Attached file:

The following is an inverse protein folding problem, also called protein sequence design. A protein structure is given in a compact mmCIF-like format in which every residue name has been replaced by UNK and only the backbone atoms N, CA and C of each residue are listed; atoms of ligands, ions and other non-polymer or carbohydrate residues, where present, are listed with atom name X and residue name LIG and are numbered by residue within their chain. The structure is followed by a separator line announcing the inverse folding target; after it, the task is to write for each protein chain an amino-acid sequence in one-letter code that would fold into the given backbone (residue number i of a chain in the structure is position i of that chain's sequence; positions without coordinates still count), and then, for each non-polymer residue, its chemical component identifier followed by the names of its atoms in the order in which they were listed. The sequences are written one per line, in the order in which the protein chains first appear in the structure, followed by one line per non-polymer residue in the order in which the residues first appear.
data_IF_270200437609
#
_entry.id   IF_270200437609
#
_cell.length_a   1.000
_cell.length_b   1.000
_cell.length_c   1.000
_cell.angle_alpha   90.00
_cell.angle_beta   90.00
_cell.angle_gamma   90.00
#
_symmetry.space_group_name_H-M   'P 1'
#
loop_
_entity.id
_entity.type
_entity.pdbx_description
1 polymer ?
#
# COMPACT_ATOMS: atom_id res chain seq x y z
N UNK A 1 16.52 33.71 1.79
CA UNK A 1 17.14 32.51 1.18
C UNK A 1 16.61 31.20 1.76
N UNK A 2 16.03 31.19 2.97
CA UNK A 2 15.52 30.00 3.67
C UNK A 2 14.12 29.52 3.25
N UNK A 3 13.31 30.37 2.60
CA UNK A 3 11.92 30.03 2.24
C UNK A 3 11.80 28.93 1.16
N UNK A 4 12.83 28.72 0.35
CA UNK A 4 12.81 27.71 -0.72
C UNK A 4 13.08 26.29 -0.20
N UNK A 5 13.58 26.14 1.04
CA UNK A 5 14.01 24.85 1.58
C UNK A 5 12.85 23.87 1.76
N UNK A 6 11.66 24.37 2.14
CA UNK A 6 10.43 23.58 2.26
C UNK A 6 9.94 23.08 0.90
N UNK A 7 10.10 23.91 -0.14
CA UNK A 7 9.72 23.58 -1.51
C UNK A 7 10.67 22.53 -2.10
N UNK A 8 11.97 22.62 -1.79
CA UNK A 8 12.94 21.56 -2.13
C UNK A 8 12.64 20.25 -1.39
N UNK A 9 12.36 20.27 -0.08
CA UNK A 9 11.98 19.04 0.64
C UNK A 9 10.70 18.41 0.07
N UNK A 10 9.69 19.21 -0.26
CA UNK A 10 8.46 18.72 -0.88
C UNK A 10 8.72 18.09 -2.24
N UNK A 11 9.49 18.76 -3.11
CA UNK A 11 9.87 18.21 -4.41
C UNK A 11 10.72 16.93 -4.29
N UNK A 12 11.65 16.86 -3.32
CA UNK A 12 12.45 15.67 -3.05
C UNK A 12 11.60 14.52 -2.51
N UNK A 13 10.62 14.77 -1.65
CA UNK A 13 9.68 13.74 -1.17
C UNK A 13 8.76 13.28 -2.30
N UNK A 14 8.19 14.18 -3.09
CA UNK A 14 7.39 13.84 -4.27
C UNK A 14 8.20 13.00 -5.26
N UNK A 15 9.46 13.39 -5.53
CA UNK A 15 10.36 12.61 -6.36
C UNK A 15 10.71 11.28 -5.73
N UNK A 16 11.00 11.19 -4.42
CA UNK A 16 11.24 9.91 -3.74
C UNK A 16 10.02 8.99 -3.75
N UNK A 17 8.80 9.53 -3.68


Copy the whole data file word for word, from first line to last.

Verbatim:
The following is an inverse protein folding problem, also called protein sequence design. A protein structure is given in a compact mmCIF-like format in which every residue name has been replaced by UNK and only the backbone atoms N, CA and C of each residue are listed; atoms of ligands, ions and other non-polymer or carbohydrate residues, where present, are listed with atom name X and residue name LIG and are numbered by residue within their chain. The structure is followed by a separator line announcing the inverse folding target; after it, the task is to write for each protein chain an amino-acid sequence in one-letter code that would fold into the given backbone (residue number i of a chain in the structure is position i of that chain's sequence; positions without coordinates still count), and then, for each non-polymer residue, its chemical component identifier followed by the names of its atoms in the order in which they were listed. The sequences are written one per line, in the order in which the protein chains first appear in the structure, followed by one line per non-polymer residue in the order in which the residues first appear.
data_IF_270200437609
#
_entry.id   IF_270200437609
#
_cell.length_a   1.000
_cell.length_b   1.000
_cell.length_c   1.000
_cell.angle_alpha   90.00
_cell.angle_beta   90.00
_cell.angle_gamma   90.00
#
_symmetry.space_group_name_H-M   'P 1'
#
loop_
_entity.id
_entity.type
_entity.pdbx_description
1 polymer ?
#
# COMPACT_ATOMS: atom_id res chain seq x y z
N UNK A 1 16.52 33.71 1.79
CA UNK A 1 17.14 32.51 1.18
C UNK A 1 16.61 31.20 1.76
N UNK A 2 16.03 31.19 2.97
CA UNK A 2 15.52 30.00 3.67
C UNK A 2 14.12 29.52 3.25
N UNK A 3 13.31 30.37 2.60
CA UNK A 3 11.92 30.03 2.24
C UNK A 3 11.80 28.93 1.16
N UNK A 4 12.83 28.72 0.35
CA UNK A 4 12.81 27.71 -0.72
C UNK A 4 13.08 26.29 -0.20
N UNK A 5 13.58 26.14 1.04
CA UNK A 5 14.01 24.85 1.58
C UNK A 5 12.85 23.87 1.76
N UNK A 6 11.66 24.37 2.14
CA UNK A 6 10.43 23.58 2.26
C UNK A 6 9.94 23.08 0.90
N UNK A 7 10.10 23.91 -0.14
CA UNK A 7 9.72 23.58 -1.51
C UNK A 7 10.67 22.53 -2.10
N UNK A 8 11.97 22.62 -1.79
CA UNK A 8 12.94 21.56 -2.13
C UNK A 8 12.64 20.25 -1.39
N UNK A 9 12.36 20.27 -0.08
CA UNK A 9 11.98 19.04 0.64
C UNK A 9 10.70 18.41 0.07
N UNK A 10 9.69 19.21 -0.26
CA UNK A 10 8.46 18.72 -0.88
C UNK A 10 8.72 18.09 -2.24
N UNK A 11 9.49 18.76 -3.11
CA UNK A 11 9.87 18.21 -4.41
C UNK A 11 10.72 16.93 -4.29
N UNK A 12 11.65 16.86 -3.32
CA UNK A 12 12.45 15.67 -3.05
C UNK A 12 11.60 14.52 -2.51
N UNK A 13 10.62 14.77 -1.65
CA UNK A 13 9.68 13.74 -1.17
C UNK A 13 8.76 13.28 -2.30
N UNK A 14 8.19 14.18 -3.09
CA UNK A 14 7.39 13.84 -4.27
C UNK A 14 8.20 13.00 -5.26
N UNK A 15 9.46 13.39 -5.53
CA UNK A 15 10.36 12.61 -6.36
C UNK A 15 10.71 11.28 -5.73
N UNK A 16 11.00 11.19 -4.42
CA UNK A 16 11.24 9.91 -3.74
C UNK A 16 10.02 8.99 -3.75
N UNK A 17 8.80 9.53 -3.68